Recognize Marketing Hoopla
The effectiveness of a fitness gimmick is inversely proportionate towards its marketing budget. In other words, the more money a company spends on selling something rather than improving it the more “FADdish” it probably is. There is nothing wrong with a company pouring some money into getting a program going, but if a brand new fitness trend has the marketing budget of a campaigning politician you shouldn’t trust it; or the politician.

Don’t Trust Biased Data
If a supplement or a piece of fitness equipment claims to make some ridiculous results, don’t trust it. Nothing, and I mean nothing, can increase your strength 300%; especially if it’s just some powder you take before exercising. I like to wait for true empirical data. If something claims to make people shredded, wait until they show you a lot of people who look shredded.

“But, then like, how do they get this research?”

Welcome back Mr. Broscience. The acclaimed research in these fit-fads comes from something called biased interpretation. For example, an exercise machine may claim to decrease body fat 300% greater than running. That sounds pretty cool right? Until you look into their “study.” The “researchers” will take the “subjects” and break them into two categories “randomly.” However, one category has a bunch of lean people, and the other has a bunch of morbidly obese individuals. They then begin an exercise intervention on both groups using the different training methods. However, in the ridiculously fat person group, they also include a diet intervention. Low and behold, 6 weeks later the heavy set group has lost an average of 6 pounds while the runners only lost 2. Now you answer me, does that seem unbiased?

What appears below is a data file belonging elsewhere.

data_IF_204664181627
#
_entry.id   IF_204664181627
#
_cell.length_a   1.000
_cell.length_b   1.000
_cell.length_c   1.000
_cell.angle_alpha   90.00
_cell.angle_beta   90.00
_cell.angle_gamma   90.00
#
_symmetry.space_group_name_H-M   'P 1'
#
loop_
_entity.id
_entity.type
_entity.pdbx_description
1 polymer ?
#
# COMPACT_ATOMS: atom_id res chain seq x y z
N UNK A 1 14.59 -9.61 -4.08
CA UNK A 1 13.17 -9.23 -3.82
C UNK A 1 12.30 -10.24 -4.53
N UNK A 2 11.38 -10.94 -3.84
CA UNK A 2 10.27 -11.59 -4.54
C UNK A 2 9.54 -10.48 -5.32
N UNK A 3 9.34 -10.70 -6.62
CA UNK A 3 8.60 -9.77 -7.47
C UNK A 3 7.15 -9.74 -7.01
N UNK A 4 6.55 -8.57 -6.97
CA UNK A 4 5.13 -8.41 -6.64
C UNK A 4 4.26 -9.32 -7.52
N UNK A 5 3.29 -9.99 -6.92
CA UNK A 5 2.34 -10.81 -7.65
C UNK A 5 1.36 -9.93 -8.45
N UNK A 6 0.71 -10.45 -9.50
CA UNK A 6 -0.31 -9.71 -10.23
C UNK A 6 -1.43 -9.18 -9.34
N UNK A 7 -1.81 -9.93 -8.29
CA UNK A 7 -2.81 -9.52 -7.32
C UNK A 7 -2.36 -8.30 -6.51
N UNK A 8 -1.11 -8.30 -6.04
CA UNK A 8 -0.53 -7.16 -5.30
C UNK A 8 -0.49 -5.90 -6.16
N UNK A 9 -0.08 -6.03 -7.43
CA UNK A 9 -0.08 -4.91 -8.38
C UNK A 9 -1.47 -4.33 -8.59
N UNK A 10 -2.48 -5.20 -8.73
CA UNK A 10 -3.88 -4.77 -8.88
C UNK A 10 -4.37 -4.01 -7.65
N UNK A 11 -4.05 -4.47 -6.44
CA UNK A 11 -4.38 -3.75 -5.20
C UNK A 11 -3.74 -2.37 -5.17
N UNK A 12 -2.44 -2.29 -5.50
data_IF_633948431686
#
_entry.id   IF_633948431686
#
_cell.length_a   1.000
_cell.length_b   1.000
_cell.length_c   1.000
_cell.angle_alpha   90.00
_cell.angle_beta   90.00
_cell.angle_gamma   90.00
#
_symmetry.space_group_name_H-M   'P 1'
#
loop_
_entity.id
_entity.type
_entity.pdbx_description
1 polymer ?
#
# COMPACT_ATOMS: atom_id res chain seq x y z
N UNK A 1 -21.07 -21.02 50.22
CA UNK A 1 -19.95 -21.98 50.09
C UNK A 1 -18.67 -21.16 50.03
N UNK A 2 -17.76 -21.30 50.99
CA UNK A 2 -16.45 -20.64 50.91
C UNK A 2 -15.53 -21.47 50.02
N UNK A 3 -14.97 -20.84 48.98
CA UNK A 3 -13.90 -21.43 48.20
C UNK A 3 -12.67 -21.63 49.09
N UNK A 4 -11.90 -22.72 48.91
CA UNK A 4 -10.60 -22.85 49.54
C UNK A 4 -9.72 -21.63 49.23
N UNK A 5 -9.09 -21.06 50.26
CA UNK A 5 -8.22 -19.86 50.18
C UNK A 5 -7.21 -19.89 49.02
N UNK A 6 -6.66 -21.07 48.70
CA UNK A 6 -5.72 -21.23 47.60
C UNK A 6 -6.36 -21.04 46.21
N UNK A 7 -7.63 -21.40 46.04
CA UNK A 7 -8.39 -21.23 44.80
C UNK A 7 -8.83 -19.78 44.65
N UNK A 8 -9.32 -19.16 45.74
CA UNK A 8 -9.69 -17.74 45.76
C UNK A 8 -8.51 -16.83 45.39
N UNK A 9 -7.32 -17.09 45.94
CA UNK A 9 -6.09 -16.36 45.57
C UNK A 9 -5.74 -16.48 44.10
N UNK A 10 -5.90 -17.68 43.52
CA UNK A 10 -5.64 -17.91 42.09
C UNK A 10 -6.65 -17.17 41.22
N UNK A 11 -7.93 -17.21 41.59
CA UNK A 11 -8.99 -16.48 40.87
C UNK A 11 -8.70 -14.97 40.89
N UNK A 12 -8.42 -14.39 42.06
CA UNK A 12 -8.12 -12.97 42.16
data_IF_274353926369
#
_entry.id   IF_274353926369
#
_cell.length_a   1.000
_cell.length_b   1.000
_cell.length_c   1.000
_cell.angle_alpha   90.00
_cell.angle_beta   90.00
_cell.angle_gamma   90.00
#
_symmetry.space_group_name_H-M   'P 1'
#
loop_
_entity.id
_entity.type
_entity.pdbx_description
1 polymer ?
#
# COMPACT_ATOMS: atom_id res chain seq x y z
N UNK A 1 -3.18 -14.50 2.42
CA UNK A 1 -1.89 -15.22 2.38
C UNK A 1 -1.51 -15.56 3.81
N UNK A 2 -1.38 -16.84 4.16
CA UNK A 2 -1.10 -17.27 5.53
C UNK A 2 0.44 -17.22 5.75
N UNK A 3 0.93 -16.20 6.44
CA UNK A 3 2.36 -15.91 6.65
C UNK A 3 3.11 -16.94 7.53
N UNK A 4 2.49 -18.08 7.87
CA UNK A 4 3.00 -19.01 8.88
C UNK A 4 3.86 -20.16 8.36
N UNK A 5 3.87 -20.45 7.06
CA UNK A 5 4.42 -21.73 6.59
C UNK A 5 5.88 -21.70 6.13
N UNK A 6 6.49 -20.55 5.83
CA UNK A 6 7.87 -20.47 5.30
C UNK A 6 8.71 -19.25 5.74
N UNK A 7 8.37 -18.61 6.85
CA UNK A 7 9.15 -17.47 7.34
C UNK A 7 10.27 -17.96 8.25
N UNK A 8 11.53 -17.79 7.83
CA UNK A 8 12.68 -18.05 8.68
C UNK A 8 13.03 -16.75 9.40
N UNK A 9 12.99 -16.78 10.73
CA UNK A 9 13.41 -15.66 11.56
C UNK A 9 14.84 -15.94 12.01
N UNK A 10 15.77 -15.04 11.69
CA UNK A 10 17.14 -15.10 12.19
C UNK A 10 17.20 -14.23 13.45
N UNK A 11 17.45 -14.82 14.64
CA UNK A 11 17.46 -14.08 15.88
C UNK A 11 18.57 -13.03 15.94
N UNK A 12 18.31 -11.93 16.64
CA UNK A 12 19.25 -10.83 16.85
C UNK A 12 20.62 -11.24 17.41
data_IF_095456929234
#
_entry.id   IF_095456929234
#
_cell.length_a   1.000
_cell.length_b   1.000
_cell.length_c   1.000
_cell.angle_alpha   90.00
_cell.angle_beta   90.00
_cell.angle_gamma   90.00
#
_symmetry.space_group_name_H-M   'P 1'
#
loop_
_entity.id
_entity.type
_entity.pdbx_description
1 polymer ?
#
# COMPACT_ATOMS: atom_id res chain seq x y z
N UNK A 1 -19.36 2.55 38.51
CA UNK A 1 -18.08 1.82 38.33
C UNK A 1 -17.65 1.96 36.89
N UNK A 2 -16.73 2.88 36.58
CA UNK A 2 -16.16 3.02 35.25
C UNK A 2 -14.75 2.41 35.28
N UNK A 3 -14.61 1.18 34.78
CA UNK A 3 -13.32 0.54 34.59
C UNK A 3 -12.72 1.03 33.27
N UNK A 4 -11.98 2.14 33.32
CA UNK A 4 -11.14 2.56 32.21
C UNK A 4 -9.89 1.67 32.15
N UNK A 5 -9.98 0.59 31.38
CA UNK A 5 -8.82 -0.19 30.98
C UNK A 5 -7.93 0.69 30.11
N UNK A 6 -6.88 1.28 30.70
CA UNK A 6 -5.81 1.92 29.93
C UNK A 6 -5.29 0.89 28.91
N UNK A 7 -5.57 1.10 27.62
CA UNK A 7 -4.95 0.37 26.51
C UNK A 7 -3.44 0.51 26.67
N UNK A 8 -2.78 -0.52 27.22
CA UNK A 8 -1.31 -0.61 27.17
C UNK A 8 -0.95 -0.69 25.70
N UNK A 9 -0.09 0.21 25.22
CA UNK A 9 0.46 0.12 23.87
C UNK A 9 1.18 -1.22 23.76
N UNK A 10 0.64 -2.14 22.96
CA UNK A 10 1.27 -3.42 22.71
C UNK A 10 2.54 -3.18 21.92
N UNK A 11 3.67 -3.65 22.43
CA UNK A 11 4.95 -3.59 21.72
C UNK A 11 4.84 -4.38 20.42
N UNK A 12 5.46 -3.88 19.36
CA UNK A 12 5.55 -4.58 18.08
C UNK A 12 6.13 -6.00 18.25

Sure, fitness fads can snake their way through these 3 simply steps, but at least you have 3 more chances to keep yourself from falling victim to their devilish ways. I’m not saying that trying new things is bad. If you want to crossfit, then crossfit. If you want to try P90x, then do it. But we need to evaluate things a little deeper than, “Patricia said she lost 20 pounds” as research. You read ENDU, which means you’re smarter than the average bear; don’t fall for any traps.

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About Me

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BS, MS - exercise Physiology
EPC - Board Certified Exercise Physiologist

Published Thesis
The impact of three different forms of warm up on performance

The Effects of Glucose Supplementation on Barbell Velocity and Fatiguability in Weightlifting - A pilot study"

The Accute Effects Of Different Squat Intensities on Vertical Jump Performances
The Accute Effects of Different Squat Intensities On Jump Performance

Graduate from Midwestern State University, founder of Endunamoo Barbell Club, and Endunamoo Strength and Conditioning. Working to help athletes physically reach their goals and achieve scholarships while spiritually pouring into as many people as possible on all platforms.